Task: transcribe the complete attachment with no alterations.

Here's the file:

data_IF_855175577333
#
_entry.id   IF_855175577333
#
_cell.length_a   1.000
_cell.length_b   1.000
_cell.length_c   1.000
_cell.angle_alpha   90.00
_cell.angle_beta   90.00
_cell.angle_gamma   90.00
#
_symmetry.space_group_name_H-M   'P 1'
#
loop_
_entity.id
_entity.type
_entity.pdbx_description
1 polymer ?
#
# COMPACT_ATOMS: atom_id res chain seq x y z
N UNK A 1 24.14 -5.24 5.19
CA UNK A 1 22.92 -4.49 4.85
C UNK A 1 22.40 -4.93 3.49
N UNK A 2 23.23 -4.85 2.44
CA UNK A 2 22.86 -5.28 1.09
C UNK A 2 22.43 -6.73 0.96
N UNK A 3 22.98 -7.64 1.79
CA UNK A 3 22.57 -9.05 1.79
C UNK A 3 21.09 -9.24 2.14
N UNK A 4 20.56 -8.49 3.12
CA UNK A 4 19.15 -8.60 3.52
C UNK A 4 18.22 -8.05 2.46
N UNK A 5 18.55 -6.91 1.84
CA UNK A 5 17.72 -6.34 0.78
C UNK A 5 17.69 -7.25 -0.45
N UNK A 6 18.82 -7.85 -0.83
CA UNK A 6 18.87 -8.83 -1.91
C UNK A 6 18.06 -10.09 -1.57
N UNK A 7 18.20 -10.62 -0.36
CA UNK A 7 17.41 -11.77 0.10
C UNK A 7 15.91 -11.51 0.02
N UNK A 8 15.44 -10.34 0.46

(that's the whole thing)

data_IF_855175577333
#
_entry.id   IF_855175577333
#
_cell.length_a   1.000
_cell.length_b   1.000
_cell.length_c   1.000
_cell.angle_alpha   90.00
_cell.angle_beta   90.00
_cell.angle_gamma   90.00
#
_symmetry.space_group_name_H-M   'P 1'
#
loop_
_entity.id
_entity.type
_entity.pdbx_description
1 polymer ?
#
# COMPACT_ATOMS: atom_id res chain seq x y z
N UNK A 1 24.14 -5.24 5.19
CA UNK A 1 22.92 -4.49 4.85
C UNK A 1 22.40 -4.93 3.49
N UNK A 2 23.23 -4.85 2.44
CA UNK A 2 22.86 -5.28 1.09
C UNK A 2 22.43 -6.73 0.96
N UNK A 3 22.98 -7.64 1.79
CA UNK A 3 22.57 -9.05 1.79
C UNK A 3 21.09 -9.24 2.14
N UNK A 4 20.56 -8.49 3.12
CA UNK A 4 19.15 -8.60 3.52
C UNK A 4 18.22 -8.05 2.46
N UNK A 5 18.55 -6.91 1.84
CA UNK A 5 17.72 -6.34 0.78
C UNK A 5 17.69 -7.25 -0.45
N UNK A 6 18.82 -7.85 -0.83
CA UNK A 6 18.87 -8.83 -1.91
C UNK A 6 18.06 -10.09 -1.57
N UNK A 7 18.20 -10.62 -0.36
CA UNK A 7 17.41 -11.77 0.10
C UNK A 7 15.91 -11.51 0.02
N UNK A 8 15.44 -10.34 0.46